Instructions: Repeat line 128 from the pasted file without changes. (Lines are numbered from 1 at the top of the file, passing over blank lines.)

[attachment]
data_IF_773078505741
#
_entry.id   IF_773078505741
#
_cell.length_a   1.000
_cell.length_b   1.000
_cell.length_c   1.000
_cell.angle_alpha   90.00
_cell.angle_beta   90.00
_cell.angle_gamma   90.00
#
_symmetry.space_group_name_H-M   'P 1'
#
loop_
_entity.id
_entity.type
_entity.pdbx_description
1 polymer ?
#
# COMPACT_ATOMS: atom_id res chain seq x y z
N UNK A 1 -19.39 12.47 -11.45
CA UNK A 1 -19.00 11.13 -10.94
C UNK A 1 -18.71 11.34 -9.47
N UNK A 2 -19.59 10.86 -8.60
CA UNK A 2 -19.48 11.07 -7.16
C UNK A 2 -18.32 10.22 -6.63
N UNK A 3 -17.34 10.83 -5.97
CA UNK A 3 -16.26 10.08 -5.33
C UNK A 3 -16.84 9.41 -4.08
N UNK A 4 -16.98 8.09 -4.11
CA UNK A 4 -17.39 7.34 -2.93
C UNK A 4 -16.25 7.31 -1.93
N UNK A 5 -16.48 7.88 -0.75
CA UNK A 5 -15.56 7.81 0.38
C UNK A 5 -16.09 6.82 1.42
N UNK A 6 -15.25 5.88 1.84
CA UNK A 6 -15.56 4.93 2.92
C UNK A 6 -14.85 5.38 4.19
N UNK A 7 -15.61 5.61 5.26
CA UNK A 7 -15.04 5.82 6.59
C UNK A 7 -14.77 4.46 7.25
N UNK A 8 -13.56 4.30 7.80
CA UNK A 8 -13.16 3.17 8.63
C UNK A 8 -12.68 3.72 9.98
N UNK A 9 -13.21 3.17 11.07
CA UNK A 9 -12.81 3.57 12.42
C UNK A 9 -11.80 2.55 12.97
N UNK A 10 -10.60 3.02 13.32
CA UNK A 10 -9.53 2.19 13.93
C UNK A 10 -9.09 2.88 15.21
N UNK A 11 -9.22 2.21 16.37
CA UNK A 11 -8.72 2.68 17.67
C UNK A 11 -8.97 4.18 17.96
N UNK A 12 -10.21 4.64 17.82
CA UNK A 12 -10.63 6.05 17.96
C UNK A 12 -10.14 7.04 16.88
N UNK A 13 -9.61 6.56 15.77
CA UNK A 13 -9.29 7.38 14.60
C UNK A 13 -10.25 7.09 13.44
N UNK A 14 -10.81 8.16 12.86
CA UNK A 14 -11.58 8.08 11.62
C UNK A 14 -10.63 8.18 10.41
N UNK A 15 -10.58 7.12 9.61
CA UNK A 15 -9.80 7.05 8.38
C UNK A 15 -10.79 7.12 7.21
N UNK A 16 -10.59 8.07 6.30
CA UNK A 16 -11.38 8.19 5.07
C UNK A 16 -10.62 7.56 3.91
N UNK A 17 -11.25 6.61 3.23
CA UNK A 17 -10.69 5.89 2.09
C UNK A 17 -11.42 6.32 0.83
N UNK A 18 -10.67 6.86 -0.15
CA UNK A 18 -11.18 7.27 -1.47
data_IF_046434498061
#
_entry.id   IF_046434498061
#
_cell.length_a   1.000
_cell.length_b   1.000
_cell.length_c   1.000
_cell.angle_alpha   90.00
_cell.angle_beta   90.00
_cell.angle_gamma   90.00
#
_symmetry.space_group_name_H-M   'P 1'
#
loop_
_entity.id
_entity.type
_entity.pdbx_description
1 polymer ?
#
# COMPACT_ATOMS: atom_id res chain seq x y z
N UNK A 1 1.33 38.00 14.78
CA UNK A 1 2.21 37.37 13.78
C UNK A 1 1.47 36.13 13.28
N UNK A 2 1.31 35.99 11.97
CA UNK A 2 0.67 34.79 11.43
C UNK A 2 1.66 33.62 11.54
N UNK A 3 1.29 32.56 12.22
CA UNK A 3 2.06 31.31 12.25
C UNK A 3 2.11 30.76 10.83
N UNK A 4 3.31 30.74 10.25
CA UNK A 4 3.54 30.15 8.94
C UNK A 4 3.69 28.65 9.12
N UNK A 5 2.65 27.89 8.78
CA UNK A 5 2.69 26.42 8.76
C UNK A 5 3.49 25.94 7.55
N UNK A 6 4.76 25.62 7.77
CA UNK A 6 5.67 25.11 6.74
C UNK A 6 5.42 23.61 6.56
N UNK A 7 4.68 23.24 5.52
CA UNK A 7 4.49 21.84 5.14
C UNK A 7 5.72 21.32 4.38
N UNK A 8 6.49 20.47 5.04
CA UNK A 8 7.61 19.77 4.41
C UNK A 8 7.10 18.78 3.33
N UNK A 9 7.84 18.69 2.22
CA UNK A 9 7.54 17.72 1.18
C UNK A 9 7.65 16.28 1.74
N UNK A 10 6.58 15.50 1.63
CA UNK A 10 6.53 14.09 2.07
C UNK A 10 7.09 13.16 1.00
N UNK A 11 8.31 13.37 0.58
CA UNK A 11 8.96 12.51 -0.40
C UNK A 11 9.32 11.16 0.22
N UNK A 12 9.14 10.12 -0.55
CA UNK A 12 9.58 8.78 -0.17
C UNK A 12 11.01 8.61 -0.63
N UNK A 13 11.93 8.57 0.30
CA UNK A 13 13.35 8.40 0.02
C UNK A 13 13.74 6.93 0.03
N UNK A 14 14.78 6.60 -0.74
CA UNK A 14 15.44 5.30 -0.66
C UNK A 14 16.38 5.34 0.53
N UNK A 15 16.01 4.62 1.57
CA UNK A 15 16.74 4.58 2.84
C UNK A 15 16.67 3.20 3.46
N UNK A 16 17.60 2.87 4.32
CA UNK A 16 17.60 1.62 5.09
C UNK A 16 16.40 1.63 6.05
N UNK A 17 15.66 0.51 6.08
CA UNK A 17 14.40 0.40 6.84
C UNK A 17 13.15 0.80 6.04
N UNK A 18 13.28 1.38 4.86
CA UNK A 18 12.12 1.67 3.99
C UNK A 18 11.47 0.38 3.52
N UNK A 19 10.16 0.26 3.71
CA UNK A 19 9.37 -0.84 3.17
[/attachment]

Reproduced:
CA UNK A 12 9.58 8.78 -0.17